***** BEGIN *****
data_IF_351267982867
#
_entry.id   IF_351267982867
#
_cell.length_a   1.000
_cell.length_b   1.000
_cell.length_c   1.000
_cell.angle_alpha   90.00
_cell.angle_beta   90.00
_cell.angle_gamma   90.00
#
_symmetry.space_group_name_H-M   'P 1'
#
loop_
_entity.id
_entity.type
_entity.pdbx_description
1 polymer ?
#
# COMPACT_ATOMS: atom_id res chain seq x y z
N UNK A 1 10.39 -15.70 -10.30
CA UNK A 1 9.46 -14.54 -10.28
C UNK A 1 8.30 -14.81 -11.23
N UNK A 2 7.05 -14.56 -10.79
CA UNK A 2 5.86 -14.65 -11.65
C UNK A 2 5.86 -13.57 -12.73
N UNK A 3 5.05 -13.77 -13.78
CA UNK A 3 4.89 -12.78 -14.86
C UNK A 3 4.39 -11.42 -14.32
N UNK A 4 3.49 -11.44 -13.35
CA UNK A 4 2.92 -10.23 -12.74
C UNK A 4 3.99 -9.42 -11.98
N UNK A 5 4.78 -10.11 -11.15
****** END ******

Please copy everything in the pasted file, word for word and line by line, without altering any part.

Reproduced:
data_IF_351267982867
#
_entry.id   IF_351267982867
#
_cell.length_a   1.000
_cell.length_b   1.000
_cell.length_c   1.000
_cell.angle_alpha   90.00
_cell.angle_beta   90.00
_cell.angle_gamma   90.00
#
_symmetry.space_group_name_H-M   'P 1'
#
loop_
_entity.id
_entity.type
_entity.pdbx_description
1 polymer ?
#
# COMPACT_ATOMS: atom_id res chain seq x y z
N UNK A 1 10.39 -15.70 -10.30
CA UNK A 1 9.46 -14.54 -10.28
C UNK A 1 8.30 -14.81 -11.23
N UNK A 2 7.05 -14.56 -10.79
CA UNK A 2 5.86 -14.65 -11.65
C UNK A 2 5.86 -13.57 -12.73
N UNK A 3 5.05 -13.77 -13.78
CA UNK A 3 4.89 -12.78 -14.86
C UNK A 3 4.39 -11.42 -14.32
N UNK A 4 3.49 -11.44 -13.35
CA UNK A 4 2.92 -10.23 -12.74
C UNK A 4 3.99 -9.42 -11.98
N UNK A 5 4.78 -10.11 -11.15